Rutherford designed a model of an atom using the results from an experiment where alpha particles were blasted through a piece of really thin gold foil.
• Show the diagram of the atomic models – Resource Card N
Rutherford worked out that the positive charge was concentrated in the middle of the atom, and the negative charges were all moving round the edge, with empty space between. To give you an idea of size, you could say that if the nucleus of positive charge in the centre of the atom was scaled up to be the size of a small pea, then the whole atom would be around the size of the British Isles. That’s a lot of empty space!
Once he had worked out what an atom looked like, Rutherford and two of his students worked here, in this laboratory, to split an atom – using some equipment that they had designed themselves called a particle accelerator.
Rutherford saw that a huge amount of energy was released when an atom was split, but saw that it might be possible to use the energy to do something like power a light-bulb, but he thought that it would be difficult to make enough or do it cheaply enough to be useful in everyday life.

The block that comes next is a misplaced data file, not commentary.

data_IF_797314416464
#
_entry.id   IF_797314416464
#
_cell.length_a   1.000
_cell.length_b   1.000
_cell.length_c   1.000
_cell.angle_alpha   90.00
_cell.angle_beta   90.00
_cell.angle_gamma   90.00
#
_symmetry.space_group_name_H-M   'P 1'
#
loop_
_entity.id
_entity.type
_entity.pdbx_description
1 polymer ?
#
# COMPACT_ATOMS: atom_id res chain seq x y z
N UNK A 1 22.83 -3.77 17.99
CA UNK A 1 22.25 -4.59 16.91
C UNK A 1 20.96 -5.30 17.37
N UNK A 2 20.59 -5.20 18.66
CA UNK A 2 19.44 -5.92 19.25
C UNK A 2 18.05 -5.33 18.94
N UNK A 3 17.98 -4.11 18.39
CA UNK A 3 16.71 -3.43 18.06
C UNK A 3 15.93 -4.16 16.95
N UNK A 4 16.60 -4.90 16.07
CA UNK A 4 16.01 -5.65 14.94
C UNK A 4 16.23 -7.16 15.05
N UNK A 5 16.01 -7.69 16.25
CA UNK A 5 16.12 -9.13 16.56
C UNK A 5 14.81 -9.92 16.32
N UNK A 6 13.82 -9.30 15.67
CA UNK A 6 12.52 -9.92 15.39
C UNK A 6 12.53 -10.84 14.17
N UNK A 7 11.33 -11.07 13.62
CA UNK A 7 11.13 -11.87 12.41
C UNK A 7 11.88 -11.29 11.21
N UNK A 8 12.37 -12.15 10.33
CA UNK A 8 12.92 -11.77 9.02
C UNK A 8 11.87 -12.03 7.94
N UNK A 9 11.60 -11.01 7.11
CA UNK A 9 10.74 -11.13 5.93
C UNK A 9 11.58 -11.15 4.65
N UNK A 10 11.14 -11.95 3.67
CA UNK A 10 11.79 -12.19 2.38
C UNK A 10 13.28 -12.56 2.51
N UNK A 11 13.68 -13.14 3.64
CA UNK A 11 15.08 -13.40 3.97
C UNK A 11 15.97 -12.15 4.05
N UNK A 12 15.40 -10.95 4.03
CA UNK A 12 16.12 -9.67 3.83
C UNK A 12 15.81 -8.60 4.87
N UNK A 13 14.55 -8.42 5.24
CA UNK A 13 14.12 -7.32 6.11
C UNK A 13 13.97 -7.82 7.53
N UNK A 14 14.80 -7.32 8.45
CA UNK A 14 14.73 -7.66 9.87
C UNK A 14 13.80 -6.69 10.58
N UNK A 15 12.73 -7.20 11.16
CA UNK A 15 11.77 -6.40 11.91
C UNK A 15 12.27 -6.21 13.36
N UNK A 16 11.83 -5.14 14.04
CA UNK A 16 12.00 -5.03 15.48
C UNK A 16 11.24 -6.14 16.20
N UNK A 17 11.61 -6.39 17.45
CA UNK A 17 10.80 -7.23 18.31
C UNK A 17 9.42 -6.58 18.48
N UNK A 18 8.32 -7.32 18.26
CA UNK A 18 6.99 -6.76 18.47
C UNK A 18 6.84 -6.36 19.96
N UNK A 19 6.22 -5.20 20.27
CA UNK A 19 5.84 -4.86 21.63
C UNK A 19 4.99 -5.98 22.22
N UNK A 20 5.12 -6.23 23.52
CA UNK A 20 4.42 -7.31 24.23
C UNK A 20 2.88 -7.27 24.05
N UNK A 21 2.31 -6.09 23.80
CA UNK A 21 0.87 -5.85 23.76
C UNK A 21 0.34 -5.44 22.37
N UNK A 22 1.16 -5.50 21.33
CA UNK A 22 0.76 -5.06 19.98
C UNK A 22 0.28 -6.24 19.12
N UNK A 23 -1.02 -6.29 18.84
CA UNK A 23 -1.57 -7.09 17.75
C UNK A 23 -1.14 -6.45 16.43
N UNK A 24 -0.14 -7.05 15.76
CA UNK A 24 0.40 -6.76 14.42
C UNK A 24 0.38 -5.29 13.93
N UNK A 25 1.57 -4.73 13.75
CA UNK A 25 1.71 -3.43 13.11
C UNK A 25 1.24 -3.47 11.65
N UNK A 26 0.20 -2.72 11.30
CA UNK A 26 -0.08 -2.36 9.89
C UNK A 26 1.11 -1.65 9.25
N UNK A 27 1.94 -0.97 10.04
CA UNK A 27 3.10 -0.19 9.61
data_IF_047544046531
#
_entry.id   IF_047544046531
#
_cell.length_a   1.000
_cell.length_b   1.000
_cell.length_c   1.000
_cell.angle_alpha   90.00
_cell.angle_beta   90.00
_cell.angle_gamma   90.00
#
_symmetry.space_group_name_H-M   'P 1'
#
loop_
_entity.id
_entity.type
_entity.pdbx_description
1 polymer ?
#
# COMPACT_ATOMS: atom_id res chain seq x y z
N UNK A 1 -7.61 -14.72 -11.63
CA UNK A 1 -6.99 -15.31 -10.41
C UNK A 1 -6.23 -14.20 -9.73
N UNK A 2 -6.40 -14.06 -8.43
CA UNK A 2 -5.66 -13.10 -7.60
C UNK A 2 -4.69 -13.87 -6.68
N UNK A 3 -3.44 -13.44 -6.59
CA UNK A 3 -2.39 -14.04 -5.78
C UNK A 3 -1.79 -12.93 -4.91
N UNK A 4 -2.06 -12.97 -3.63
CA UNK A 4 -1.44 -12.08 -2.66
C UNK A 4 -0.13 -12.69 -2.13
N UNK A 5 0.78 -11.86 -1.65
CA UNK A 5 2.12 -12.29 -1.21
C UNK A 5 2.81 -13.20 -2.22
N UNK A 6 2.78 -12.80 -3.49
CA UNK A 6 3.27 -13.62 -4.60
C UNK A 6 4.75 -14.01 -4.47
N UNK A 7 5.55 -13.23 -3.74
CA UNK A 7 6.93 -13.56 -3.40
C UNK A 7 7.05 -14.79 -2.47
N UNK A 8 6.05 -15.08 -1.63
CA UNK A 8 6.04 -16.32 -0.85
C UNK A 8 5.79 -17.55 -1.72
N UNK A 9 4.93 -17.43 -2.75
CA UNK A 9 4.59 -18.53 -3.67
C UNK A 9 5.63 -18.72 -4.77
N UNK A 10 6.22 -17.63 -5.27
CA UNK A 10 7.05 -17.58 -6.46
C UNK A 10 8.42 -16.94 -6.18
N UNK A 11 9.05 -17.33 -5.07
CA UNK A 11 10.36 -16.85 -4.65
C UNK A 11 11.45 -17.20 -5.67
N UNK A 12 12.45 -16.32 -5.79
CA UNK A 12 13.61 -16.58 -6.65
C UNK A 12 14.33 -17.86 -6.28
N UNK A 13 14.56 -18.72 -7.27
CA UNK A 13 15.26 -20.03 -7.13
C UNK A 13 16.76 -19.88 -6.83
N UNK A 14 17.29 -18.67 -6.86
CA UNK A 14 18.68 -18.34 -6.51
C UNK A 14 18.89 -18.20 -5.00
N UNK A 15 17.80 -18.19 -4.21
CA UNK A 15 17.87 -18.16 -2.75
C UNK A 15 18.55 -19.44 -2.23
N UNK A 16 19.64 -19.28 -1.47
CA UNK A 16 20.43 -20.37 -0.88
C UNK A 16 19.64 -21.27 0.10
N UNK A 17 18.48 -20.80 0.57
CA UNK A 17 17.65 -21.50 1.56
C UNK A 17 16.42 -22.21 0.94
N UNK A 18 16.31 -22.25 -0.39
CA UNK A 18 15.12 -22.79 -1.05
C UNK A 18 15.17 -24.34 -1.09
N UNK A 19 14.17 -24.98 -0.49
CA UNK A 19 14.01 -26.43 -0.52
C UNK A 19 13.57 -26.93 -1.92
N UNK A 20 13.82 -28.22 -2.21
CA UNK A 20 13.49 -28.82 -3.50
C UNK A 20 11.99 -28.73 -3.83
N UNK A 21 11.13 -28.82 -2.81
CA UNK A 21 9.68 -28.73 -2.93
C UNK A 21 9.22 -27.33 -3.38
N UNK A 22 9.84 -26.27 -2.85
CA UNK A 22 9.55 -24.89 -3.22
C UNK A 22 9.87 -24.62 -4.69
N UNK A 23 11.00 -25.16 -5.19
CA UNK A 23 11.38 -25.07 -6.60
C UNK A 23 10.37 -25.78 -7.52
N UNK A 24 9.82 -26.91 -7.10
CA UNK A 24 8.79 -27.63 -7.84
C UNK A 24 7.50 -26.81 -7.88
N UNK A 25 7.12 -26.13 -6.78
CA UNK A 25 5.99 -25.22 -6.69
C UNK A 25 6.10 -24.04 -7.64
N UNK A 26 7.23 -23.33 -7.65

Rutherford saw the world as something beautiful, which worked in harmony. He didn’t imagine that just over ten years later his ideas would be used to an incredibly powerful weapon – the atomic bomb – which was used to bomb Japan in the Second World War.
I wonder what Rutherford would have thought of that?
Would he have enjoyed the explosion and the huge mushroom cloud?
What would he have thought of all the destruction?
One of his friends said that he was glad Rutherford didn’t live to see it!
• Show the picture of a mushroom cloud – Resource Card O